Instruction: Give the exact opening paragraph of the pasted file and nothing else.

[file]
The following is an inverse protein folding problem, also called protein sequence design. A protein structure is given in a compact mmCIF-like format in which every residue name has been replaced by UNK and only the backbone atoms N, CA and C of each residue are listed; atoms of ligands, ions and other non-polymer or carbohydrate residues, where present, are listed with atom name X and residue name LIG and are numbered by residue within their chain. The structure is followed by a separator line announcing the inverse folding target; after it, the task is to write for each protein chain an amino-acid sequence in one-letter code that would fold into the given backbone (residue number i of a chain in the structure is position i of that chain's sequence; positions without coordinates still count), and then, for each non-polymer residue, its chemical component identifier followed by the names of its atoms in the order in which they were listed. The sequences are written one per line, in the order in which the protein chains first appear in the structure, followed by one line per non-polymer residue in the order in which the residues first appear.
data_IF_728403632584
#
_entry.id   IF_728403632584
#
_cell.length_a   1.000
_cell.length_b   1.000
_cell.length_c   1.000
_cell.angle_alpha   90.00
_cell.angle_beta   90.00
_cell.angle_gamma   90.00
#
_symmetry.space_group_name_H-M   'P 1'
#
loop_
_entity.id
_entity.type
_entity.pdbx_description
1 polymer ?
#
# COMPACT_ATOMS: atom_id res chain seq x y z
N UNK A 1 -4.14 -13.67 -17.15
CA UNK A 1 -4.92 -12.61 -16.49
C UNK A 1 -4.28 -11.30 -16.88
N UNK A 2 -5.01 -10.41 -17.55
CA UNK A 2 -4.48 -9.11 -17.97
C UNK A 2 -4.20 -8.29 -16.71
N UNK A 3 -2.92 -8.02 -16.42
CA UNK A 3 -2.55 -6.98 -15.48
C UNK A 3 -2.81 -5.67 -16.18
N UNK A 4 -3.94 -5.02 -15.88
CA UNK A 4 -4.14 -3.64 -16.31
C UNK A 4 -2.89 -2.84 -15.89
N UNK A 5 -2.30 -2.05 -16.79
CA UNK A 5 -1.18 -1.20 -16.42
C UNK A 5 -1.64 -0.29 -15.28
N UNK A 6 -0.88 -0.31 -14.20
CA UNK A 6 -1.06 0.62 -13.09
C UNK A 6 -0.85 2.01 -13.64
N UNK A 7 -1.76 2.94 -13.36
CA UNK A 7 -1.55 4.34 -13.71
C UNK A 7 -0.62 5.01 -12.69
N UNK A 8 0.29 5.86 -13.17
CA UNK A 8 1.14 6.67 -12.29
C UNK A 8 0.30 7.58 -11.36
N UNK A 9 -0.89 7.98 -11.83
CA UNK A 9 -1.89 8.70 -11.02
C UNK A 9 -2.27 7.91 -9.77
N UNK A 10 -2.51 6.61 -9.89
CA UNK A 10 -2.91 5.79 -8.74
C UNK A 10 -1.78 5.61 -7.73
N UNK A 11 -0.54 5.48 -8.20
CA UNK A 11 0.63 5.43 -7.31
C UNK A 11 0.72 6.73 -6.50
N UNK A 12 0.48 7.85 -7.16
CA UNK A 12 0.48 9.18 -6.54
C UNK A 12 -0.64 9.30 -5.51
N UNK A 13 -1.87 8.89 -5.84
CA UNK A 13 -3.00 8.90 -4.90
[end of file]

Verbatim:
The following is an inverse protein folding problem, also called protein sequence design. A protein structure is given in a compact mmCIF-like format in which every residue name has been replaced by UNK and only the backbone atoms N, CA and C of each residue are listed; atoms of ligands, ions and other non-polymer or carbohydrate residues, where present, are listed with atom name X and residue name LIG and are numbered by residue within their chain. The structure is followed by a separator line announcing the inverse folding target; after it, the task is to write for each protein chain an amino-acid sequence in one-letter code that would fold into the given backbone (residue number i of a chain in the structure is position i of that chain's sequence; positions without coordinates still count), and then, for each non-polymer residue, its chemical component identifier followed by the names of its atoms in the order in which they were listed. The sequences are written one per line, in the order in which the protein chains first appear in the structure, followed by one line per non-polymer residue in the order in which the residues first appear.